And, as for my acting career: Sometime in 2016, I resumed work in the TV and film industry. A number of surprising and delightful roles have come my way, and I’ve enjoyed working with the companies that hired me. Perhaps it’s just a coincidence, but since the conception and birth of Je Christine, my work experiences have been nothing but positive. Of course, this could be the result of policy changes in the industry brought about by the #MeToo Movement. Or it might be the increased union monitoring of producers’ treatment of performers. More than likely, though, the real change is in me. I’ve clearly undergone a transformation, much as Christine did after enduring her troubles as a young widow, which she describes in her books The Vision of Christine and The Mutation of Fortune. Like Christine, I sense a sea-change in my willingness to protect myself and my artistic property. Performing Christine de Pizan’s works in Je Christine has given me a wealth of inspiration. In the Treasury of the City of Ladies, which is quoted in the show, Christine urges women to protect their own interests by hiring the wisest counsel and standing up for themselves. As she tells her fellow widows, in particular:
[They] must take on the heart of a man. [They] must be constant, strong and wise in judging and pursuing [their] advantage, not crouching, in tears, like some simple woman or like a poor dog who retreats into the corner while all the other dogs jump on him. (199–200)
Can one recite these wise words, repeatedly and over a span of what has now been almost four years, without internalizing them and developing a stronger spine for defending and protecting one’s interests? I think not.
A Beautiful Mind. Dir. Ron Howard. Universal Pictures, 2001. Film.
Adams, Tracy. Christine de Pizan and the Fight for France. University Park, PA: Penn State UP, 2014.
De Lorris, Guillaume, and Jean De Meun. The Romance of the Rose. Trans. Frances Horgan. Oxford: Oxford UP, 1994.
De Pizan, Christine. The Book of the City of Ladies. Trans. Earl Jeffrey Richards. New York: Persea Books, 1982.
–––––. The Book of the Queen. Harley MS 4431. British Library. (http://www.bl.uk/manuscripts/Viewer.aspx?ref=harley_ms_4431_f001r)
–––––. Le débat sur le Roman de la Rose. Ed. Eric Hicks. Paris: Champion, 1977.
–––––. Ditié de Jehanne d’Arc. Ed. Angus J. Kennedy and Kenneth Varty. Oxford: Medium Aevum Monographs, 1977.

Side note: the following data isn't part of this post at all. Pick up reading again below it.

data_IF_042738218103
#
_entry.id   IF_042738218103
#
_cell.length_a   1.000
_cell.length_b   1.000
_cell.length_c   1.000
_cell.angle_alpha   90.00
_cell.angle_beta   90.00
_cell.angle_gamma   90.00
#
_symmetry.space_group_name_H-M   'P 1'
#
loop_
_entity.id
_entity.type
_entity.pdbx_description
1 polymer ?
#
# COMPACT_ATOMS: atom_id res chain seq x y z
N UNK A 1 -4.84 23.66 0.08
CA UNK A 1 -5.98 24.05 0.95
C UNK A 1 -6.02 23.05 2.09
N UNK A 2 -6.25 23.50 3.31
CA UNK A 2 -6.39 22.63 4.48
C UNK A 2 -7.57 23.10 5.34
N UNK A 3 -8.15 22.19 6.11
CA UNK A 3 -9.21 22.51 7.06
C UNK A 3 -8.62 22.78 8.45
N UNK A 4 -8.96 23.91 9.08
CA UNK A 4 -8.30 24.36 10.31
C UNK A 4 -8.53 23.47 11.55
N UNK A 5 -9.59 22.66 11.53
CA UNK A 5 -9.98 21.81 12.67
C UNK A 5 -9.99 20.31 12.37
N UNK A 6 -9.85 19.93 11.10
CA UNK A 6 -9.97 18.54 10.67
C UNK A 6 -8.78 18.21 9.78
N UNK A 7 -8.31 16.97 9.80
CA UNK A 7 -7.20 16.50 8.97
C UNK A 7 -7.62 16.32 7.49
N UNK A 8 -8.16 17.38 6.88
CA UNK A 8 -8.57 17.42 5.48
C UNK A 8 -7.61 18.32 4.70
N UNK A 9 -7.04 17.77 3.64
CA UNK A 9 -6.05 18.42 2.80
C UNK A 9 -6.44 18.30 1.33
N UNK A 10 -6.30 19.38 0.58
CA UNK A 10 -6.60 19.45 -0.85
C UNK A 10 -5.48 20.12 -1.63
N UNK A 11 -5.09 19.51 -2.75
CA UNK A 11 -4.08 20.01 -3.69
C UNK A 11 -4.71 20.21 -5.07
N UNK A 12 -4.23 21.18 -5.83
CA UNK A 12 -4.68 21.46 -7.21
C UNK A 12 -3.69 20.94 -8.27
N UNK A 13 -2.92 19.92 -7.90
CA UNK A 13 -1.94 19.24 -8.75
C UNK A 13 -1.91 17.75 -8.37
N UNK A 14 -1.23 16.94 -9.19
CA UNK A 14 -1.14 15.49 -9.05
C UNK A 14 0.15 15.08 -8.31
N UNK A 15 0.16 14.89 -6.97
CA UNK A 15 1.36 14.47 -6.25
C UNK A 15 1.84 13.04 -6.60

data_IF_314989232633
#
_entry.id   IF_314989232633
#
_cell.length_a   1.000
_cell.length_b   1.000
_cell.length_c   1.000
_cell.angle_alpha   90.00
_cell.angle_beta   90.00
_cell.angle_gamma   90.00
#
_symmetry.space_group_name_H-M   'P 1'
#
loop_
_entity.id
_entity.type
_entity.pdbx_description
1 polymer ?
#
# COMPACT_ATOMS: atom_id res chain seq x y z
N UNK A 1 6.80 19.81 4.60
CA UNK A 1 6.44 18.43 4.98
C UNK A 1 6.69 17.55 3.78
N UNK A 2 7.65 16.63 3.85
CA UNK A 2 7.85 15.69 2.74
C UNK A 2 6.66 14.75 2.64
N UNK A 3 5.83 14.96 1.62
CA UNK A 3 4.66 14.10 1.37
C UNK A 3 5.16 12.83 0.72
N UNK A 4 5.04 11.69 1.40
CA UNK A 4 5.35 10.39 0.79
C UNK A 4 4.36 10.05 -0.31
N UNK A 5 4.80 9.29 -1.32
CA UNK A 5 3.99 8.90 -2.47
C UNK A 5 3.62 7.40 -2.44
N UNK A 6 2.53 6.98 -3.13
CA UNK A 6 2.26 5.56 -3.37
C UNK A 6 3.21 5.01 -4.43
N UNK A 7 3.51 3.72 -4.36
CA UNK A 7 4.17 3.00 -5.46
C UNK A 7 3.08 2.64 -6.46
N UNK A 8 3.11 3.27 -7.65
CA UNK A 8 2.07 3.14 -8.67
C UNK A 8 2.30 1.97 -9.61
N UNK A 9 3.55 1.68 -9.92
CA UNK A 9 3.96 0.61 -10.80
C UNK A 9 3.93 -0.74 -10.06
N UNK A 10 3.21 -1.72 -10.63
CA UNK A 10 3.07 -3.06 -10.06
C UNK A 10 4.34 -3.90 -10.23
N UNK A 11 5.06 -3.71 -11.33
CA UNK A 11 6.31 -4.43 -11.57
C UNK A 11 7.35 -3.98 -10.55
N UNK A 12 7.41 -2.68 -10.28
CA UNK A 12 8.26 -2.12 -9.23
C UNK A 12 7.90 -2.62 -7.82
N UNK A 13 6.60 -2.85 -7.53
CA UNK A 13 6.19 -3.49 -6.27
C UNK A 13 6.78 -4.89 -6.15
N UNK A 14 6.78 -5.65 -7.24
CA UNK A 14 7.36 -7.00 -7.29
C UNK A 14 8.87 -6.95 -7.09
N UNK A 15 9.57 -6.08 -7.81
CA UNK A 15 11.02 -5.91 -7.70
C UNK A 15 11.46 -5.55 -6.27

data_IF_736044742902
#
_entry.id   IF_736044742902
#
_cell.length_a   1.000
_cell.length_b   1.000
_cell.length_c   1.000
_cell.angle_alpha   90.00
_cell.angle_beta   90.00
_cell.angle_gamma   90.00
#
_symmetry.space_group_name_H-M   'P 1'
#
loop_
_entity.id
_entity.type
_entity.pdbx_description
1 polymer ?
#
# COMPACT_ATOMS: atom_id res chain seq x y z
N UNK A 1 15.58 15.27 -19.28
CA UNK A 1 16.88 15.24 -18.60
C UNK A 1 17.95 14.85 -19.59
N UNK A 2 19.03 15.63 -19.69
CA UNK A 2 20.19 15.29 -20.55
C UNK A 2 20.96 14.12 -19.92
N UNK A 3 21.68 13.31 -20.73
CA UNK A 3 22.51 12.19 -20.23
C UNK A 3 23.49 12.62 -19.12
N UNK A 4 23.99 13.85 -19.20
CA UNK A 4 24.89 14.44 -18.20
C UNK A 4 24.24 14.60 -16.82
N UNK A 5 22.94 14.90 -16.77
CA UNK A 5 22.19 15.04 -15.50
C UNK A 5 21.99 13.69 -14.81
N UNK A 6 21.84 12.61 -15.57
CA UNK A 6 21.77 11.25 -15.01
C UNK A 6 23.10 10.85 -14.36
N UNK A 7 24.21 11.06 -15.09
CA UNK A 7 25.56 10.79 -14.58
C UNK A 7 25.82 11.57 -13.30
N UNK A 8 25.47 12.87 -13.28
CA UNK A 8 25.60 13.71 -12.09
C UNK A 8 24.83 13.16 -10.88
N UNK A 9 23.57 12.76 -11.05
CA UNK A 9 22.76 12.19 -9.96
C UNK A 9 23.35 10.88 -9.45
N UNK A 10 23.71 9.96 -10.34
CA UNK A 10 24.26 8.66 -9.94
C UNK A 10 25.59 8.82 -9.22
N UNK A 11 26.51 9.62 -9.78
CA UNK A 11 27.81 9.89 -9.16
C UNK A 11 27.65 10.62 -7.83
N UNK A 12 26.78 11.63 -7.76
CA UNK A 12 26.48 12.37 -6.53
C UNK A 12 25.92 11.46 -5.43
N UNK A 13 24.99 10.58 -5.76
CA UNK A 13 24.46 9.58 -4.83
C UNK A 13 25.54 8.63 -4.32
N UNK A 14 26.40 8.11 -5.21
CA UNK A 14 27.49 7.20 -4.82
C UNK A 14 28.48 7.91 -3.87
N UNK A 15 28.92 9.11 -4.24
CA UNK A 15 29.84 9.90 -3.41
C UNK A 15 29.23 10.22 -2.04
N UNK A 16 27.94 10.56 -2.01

–––––. Le livre de la mutacion de fortune. Ed. Suzanne Solente. Paris: Picard, 1959–66.
–––––. A Medieval Woman’s Mirror of Honor: The Treasury of the City of Ladies. Trans. Charity Cannon Willard. Ed. Madeleine Pelner Cosman. New York: Persea Press, 1989. 199–200.
–––––. Othea’s Letter to Hector. Ed. and Trans. Renate Blumebfeld-Kosinski and Earl Jeffrey Richard. Tempe, AZ: ACMRS Press (The Other Voice in Early Modern Europe, 57), 2017.
–––––. The Vision of Christine de Pizan. Trans. Glenda K. McLeod and Charity Cannon Willard. Cambridge: D. S. Brewer, 2005.
–––––. The Writings of Christine de Pizan. Ed. Charity Cannon Willard. New York: Persea Books. 1993.
Fox, Sally. The Medieval Woman: An Illuminated Book of Days. New York: Little, Brown and Company, 1985.
Parker, Nils. “The Angel in the Marble: Modern Life Lessons from History’s Greatest Sculptor.” https://medium.com/@nilsaparker/the-angel-in-the-marble-f7aa43f333dc, 9 July 2013.
Tuchman, Barbara W. A Distant Mirror: The Calamitous 14th Century. New York: Alfred A. Knopf, 1978. 219.
Zongker, Brett. “Holbrook’s ‘Mark Twain’ Show Reaches 60th Year.” Associated Press, 2 April 2014.
 Illumination of Christine de Pizan at her desk from The Book of the Queen, The Collected Works of Christine de Pizan. MS. Harley 4431, f. 4. British Library, London.
 There are many recordings and videos of Marc Mauillon performing in a Middle French dialect. This is the one that brought him to my attention: Pierre Hamon, “Complainte—Remede de Fortune—Machaut” (1 Nov 2010). (https://www.youtube.com/watch?v=cZZlktNWtHM)
 “The first time Christine uses the phrase ‘je Christine’ (which everybody knows from the Ditié) is in the title of her Enseignements moraux in the Duke’s manuscript from 1405 where she writes in her own hand: Les enseignemens que je Christine donne a Jehan de Castel mon filz. She uses ‘Je, Christine’ twenty-eight times in the Cité des Dames, twice in Trois Vertus, and then famous lines opening the Ditié: ‘Je, Christine, qui ay plouré / Unze ans en abbaye close.’ She says ‘moy, Christine’ once in Charles V, and five times in the Cité des Dames. The reason that this overlooked fact is so important is that it is at this moment where Christine publicly embraces her identity in the first person singular, and specifically in a didactic context otherwise forbidden to women.” (Private communication from Jeff Richards, 4 Jan. 2017, emphasis in the original)
 See reviews at www.jechristine.com.